Murphy Pledges $80M to Replace Lead Service Lines, Opening the Tap Just a Bit

Tom Johnson | February 27, 2020 | Energy & Environment, Budget
The money is more than welcome, but it’s a drop in the bucket for a $2.3 billion problem plaguing state’s water infrastructure
Credit: chuttersnap via Unsplash
Lead pipes

The Murphy administration wants to spend $80 million in its upcoming budget to start to replace hundreds of thousands of lead service lines in New Jersey fouling drinking-water supplies across the state.

But the proposed expenditure is only a fraction of the projected $2.3 billion it will cost to replace up to 330,0000 lead service lines in New Jersey, according to state Department of Environmental Protection estimates.

In his speech Tuesday detailing the administration’s fiscal year 2021 budget, Gov. Phil Murphy, described the appropriation as making “a down payment for our communities to replace lead-water-service lines and modernize our infrastructure.’’

Lead, a longstanding problem

The issue of how to address the state’s long-recognized problems with lead in drinking water has emerged as a priority of sorts with the administration since the governor said it was time to focus on water-infrastructure problems in his State of the State address in early 2019. Last October, Murphy called for a $500 million bond issue to replace lead service lines, although lawmakers have yet to approve such borrowing.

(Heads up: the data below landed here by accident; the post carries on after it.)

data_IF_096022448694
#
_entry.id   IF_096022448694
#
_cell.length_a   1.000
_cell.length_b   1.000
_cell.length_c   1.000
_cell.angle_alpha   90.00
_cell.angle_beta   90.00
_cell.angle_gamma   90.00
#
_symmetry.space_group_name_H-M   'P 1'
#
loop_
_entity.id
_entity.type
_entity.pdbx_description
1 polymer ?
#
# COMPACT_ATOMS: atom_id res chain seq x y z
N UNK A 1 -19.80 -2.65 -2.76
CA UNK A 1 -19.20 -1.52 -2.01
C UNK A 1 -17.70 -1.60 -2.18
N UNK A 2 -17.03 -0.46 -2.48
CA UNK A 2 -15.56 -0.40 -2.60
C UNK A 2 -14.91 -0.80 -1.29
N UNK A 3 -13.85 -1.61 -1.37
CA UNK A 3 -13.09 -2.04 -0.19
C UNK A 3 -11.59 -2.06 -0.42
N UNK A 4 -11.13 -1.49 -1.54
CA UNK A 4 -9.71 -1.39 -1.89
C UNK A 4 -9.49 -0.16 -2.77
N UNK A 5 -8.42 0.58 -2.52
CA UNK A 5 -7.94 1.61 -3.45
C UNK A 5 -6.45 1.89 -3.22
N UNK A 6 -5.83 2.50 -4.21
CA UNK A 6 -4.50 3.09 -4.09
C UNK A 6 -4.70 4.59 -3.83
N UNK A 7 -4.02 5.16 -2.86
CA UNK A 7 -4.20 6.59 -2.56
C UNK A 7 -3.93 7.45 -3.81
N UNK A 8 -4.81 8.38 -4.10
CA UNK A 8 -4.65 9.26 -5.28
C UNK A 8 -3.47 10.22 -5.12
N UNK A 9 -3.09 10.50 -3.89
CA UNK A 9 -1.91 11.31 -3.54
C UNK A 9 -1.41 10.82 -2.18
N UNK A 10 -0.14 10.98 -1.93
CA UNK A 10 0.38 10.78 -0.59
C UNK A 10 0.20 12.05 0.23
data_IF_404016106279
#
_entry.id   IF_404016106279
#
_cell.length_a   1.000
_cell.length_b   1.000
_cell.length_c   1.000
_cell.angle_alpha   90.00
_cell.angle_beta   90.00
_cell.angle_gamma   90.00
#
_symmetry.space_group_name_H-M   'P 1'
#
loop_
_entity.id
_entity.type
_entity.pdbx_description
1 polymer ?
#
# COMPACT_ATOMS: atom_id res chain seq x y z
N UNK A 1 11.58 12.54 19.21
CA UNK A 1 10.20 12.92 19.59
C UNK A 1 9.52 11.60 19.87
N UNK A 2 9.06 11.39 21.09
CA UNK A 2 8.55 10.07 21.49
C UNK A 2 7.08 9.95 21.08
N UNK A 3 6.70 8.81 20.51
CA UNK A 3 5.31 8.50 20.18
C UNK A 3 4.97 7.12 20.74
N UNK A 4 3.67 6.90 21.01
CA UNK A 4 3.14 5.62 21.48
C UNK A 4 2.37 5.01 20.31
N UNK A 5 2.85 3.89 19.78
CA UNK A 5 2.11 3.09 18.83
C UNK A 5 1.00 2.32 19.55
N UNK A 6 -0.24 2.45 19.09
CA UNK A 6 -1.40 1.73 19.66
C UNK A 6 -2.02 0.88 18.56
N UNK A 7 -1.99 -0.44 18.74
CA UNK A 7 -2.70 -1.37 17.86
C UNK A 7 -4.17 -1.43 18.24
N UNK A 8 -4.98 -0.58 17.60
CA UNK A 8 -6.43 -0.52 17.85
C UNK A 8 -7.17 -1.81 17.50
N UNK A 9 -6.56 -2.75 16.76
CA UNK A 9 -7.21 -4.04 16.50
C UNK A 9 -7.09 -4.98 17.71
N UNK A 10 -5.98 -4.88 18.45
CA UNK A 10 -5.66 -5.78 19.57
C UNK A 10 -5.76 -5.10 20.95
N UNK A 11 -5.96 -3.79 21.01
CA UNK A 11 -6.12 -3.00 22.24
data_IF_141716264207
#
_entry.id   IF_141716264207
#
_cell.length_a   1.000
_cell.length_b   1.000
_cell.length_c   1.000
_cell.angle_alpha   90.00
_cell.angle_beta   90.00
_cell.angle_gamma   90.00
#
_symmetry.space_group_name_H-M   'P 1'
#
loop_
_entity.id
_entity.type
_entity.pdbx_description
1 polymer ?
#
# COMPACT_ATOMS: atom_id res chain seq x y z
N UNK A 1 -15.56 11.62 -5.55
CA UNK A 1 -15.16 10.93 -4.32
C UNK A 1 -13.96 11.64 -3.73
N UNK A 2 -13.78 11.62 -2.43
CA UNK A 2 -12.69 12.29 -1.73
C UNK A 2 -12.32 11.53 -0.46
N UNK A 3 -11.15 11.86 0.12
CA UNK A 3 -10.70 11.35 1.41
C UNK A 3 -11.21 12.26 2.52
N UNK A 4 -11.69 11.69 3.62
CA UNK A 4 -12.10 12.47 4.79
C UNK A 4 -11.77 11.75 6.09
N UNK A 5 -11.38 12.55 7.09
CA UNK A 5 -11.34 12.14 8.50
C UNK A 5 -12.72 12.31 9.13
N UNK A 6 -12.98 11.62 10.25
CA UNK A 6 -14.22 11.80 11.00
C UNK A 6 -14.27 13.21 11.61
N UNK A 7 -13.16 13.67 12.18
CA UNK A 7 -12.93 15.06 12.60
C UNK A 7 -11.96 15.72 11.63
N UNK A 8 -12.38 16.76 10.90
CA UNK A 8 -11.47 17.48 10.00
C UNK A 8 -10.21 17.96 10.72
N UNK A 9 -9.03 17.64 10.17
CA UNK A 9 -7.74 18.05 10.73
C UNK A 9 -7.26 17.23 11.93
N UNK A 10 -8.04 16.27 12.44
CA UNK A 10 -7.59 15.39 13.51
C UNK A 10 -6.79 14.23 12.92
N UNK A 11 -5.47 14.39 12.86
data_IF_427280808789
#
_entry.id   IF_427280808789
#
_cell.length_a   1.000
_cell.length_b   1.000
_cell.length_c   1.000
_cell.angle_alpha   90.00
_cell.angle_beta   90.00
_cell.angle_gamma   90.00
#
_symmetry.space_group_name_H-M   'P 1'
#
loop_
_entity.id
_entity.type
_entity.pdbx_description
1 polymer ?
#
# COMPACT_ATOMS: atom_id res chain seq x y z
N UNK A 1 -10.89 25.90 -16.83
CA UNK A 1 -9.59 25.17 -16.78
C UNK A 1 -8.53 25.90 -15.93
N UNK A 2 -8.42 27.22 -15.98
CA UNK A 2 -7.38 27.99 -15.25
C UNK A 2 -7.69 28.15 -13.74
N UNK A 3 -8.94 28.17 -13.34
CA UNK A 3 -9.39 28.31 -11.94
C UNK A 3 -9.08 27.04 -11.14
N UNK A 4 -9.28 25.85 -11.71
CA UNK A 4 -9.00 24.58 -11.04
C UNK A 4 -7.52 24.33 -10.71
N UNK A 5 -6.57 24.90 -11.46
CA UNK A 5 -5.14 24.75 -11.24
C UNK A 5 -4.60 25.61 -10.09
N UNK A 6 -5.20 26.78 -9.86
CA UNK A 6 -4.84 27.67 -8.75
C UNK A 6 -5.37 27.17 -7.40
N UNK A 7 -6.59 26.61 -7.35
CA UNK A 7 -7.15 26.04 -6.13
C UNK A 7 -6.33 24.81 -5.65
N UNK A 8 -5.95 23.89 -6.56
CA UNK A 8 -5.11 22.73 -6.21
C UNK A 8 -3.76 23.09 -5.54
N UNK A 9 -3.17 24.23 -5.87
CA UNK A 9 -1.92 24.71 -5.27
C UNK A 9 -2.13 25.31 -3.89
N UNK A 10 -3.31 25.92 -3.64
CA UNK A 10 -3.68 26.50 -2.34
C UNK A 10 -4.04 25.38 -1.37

How, precisely, the administration expects to fund the lead service- line replacements is unclear. In a budget briefing on Tuesday, officials from the Treasury Department told reporters there would be a $80 million supplemental appropriation for lead remediation of water infrastructure.

The administration’s Budget in Brief made public the same day, however, suggested otherwise. “In anticipation of future voter approval to issued debt for the replacement of lead service lines, the administration proposes appropriation $80 million to support critical water infrastructure needs in (fiscal year) 2021.’’

The administration touted the measure as “the first new appropriation for water infrastructure in decades.’’

CBT paying for this round of lead abatement

“The money is coming from the General Fund because revenues have performed well, the Corporate Business Tax being one of them,’’ according to an administration spokesperson.

Whatever the source, advocates welcomed the commitment to fund new lead service-line replacements. “Eighty million is an excellent step forward. It’s a good down payment,’’ said Chris Sturm, managing director for policy and water at New Jersey Future.

Others were less enthused. “It’s a down payment, but we need $2.3 billion to deal with lead service lines. We need a long-term stable source of funding,’’ said Jeff Tittel, director of the New Jersey Sierra Club.

That prospect of creating such a fund is questionable, however, with Senate President Steve Sweeney (D-Gloucester) pushing his own plans to create a stable source of funding to reinvigorate NJ Transit, a proposal that envisions constitutionally dedicating revenue to fixing the agency’s fiscal woes.

Doug O’Malley, director of Environment New Jersey, cited the huge backlog in replacing lead service lines as reasons to move forward. “We have a $2 billion problem. We need to start investing in fixing lead service lines,’’ he said.